LANSING, Mich. — Former Lansing Community College police officer Curtis Sanford filed a lawsuit claiming LCC failed to investigate racist and insensitive comments allegedly made by one of his white, female co-workers.
“I’m definitely disappointed in the way they handled the situation,” Sanford said.
According to the lawsuit, the comments started in April of 2021 when Sanford’s co-worker stated that Derek Chauvin, the police officer who killed George Floyd, was innocent.
“At one point, she said she would do the same thing that Chauvin did and she didn’t see anything wrong with that," he said.
From there, Sanford said he asked her to stop and reported her comments to three supervisors in his department.
The co-worker was called in for an interview and asked about her comments, the lawsuit states, and during her interview, the co-worker said she and Sanford had a sexual relationship that ended prior to her being hired at LCC and that she was scared of him and fearful of her safety.
“Never once did she report any fear prior to that, to allegations that she was making racist comments,” Sanford said.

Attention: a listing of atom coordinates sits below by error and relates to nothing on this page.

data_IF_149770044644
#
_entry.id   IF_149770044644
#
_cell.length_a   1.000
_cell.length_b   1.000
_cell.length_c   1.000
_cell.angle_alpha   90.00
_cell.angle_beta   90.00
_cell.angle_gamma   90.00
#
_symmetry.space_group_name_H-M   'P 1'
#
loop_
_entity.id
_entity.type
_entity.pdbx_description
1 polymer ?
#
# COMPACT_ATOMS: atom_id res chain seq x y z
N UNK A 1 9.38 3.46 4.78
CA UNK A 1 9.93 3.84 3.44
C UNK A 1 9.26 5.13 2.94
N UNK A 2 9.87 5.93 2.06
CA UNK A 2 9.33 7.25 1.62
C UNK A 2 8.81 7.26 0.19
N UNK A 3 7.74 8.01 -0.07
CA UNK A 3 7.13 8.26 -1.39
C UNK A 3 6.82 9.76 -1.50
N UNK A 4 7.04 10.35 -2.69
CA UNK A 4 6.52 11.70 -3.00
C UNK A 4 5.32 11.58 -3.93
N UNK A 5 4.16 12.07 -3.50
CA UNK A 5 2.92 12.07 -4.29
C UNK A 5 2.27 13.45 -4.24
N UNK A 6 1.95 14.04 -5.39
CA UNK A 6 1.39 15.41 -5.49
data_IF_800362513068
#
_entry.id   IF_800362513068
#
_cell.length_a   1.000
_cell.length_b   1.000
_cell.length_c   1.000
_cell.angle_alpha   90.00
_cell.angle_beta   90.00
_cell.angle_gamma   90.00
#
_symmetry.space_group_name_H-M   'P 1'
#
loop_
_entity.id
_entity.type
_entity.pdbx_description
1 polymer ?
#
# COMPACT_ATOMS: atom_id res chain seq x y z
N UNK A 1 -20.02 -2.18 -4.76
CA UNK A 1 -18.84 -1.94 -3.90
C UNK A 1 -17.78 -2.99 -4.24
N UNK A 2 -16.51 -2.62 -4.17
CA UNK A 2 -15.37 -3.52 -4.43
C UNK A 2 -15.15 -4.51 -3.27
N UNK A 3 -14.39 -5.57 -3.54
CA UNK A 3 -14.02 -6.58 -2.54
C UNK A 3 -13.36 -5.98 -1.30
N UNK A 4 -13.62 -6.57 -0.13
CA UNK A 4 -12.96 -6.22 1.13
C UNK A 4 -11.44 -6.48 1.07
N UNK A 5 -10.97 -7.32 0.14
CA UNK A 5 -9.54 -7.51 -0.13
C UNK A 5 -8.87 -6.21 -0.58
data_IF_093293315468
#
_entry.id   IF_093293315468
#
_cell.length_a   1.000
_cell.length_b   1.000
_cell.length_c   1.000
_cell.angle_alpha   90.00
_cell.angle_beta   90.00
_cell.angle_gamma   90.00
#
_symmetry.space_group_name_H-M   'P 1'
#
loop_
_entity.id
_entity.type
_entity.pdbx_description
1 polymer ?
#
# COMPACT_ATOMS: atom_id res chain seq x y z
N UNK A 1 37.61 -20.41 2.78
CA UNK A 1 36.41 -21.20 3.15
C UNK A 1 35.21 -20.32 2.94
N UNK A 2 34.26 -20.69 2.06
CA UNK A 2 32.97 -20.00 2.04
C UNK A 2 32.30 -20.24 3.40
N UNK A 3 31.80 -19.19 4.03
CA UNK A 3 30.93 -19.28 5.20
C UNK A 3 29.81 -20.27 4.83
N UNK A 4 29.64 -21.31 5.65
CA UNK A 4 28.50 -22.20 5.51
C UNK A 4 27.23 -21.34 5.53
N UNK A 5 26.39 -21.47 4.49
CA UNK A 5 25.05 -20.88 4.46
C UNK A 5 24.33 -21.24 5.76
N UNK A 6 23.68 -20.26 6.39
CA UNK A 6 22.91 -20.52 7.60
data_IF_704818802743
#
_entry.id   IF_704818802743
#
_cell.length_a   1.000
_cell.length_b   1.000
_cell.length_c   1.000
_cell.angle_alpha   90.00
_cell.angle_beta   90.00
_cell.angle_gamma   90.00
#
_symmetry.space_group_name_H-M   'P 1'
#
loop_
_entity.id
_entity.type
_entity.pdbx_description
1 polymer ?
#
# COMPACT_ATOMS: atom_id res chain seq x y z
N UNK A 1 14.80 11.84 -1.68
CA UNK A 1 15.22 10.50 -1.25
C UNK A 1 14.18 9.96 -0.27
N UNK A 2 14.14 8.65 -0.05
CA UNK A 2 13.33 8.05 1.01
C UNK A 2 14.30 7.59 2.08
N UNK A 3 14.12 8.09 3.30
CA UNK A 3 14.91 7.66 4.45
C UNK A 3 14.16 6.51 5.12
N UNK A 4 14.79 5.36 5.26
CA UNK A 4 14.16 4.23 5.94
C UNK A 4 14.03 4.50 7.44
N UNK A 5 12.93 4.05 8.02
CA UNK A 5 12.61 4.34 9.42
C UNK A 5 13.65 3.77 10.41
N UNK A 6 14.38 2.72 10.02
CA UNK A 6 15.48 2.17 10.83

The next day, Sanford was ordered to attend a meeting with Human Resources. Sanford said he thought the meeting was about the racist comments he reported, but instead, it centered around his co-worker feeling unsafe.
Sanford says he was asked questions about his sexual history with his co-worker.
“They just came and pounded at me, but every question they asked me I answered," he said.
After the interview, Sanford was served a personal protection order filed by his co-worker.
According to the lawsuit, Sanford also got a notice saying he was dishonest and tried to mislead the investigation by not telling the truth about his prior relationship with his co-worker. LCC also said Sanford, violated a campus policy by talking about the investigation with someone else.
Sanford claimed that he had only mentioned it to his direct supervisor, who was also invited to the meeting.
“It got so bad to the point, where I remember coming home saying I don’t want to be African American anymore,” said Sanford.
He was placed on suspension on May 11 and terminated on May 28.
FOX 47 reached out to LCC, but college officials declined to comment, sending this email saying it was a personnel matter.
Sanford said this whole incident has caused him a great deal of mental, emotional and psychological distress.
“Things have just been hard and I don’t feel like myself,” he said.